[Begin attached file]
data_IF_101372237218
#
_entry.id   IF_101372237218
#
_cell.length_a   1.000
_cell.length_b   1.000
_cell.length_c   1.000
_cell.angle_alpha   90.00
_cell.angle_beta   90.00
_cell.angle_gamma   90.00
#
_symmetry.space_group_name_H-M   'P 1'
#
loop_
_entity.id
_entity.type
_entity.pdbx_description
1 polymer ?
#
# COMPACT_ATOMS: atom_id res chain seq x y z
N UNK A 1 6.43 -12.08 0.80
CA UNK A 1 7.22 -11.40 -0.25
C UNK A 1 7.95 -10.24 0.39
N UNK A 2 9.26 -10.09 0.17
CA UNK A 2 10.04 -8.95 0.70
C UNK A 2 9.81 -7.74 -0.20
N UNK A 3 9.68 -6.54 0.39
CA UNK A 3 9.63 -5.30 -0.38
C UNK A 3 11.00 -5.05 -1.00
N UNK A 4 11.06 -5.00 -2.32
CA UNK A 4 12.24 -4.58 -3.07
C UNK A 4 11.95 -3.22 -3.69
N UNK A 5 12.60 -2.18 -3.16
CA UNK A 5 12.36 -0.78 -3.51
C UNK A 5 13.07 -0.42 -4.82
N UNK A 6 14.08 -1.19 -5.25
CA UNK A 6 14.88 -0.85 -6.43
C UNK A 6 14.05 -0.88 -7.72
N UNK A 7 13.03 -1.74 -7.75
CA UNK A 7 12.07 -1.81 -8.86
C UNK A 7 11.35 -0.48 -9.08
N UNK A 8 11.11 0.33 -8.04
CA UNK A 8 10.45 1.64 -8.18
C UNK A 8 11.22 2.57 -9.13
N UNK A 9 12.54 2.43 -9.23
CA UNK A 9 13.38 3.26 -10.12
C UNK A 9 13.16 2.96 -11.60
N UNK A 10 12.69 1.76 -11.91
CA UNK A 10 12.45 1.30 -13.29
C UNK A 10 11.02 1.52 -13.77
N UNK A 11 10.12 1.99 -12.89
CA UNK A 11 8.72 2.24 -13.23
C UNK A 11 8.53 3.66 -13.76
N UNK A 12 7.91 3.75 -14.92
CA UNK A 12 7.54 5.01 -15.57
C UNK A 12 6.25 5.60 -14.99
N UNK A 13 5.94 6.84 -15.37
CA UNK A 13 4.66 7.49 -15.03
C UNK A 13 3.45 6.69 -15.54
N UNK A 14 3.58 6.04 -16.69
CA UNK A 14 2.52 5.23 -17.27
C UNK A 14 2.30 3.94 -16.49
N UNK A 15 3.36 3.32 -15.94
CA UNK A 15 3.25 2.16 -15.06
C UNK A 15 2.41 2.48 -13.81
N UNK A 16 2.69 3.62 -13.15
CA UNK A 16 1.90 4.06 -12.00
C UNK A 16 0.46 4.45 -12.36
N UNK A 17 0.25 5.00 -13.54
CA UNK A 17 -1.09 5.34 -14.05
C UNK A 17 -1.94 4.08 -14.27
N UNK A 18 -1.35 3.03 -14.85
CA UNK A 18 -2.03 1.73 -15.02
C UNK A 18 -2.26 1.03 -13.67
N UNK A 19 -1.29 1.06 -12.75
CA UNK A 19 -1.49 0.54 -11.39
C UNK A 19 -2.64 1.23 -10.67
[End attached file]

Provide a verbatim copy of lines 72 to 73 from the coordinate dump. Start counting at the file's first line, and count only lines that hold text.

N UNK A 18 -1.35 3.03 -14.85
CA UNK A 18 -2.03 1.73 -15.02